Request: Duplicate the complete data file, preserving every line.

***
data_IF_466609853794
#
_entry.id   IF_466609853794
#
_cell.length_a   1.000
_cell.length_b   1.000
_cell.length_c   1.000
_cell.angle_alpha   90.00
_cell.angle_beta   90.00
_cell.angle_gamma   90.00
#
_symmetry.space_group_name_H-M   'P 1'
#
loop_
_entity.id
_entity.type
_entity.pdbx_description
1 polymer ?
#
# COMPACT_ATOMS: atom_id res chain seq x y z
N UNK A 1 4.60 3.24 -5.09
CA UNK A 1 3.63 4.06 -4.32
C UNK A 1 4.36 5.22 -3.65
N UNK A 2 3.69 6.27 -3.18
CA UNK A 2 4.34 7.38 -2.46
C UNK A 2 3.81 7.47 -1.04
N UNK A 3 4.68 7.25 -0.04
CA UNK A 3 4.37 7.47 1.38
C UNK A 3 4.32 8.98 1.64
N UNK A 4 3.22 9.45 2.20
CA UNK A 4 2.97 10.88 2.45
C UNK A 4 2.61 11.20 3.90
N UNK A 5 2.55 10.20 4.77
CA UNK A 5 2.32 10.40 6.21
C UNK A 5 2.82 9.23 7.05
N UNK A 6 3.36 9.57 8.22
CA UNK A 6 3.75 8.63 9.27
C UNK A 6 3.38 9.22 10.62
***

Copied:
data_IF_466609853794
#
_entry.id   IF_466609853794
#
_cell.length_a   1.000
_cell.length_b   1.000
_cell.length_c   1.000
_cell.angle_alpha   90.00
_cell.angle_beta   90.00
_cell.angle_gamma   90.00
#
_symmetry.space_group_name_H-M   'P 1'
#
loop_
_entity.id
_entity.type
_entity.pdbx_description
1 polymer ?
#
# COMPACT_ATOMS: atom_id res chain seq x y z
N UNK A 1 4.60 3.24 -5.09
CA UNK A 1 3.63 4.06 -4.32
C UNK A 1 4.36 5.22 -3.65
N UNK A 2 3.69 6.27 -3.18
CA UNK A 2 4.34 7.38 -2.46
C UNK A 2 3.81 7.47 -1.04
N UNK A 3 4.68 7.25 -0.04
CA UNK A 3 4.37 7.47 1.38
C UNK A 3 4.32 8.98 1.64
N UNK A 4 3.22 9.45 2.20
CA UNK A 4 2.97 10.88 2.45
C UNK A 4 2.61 11.20 3.90
N UNK A 5 2.55 10.20 4.77
CA UNK A 5 2.32 10.40 6.21
C UNK A 5 2.82 9.23 7.05
N UNK A 6 3.36 9.57 8.22
CA UNK A 6 3.75 8.63 9.27
C UNK A 6 3.38 9.22 10.62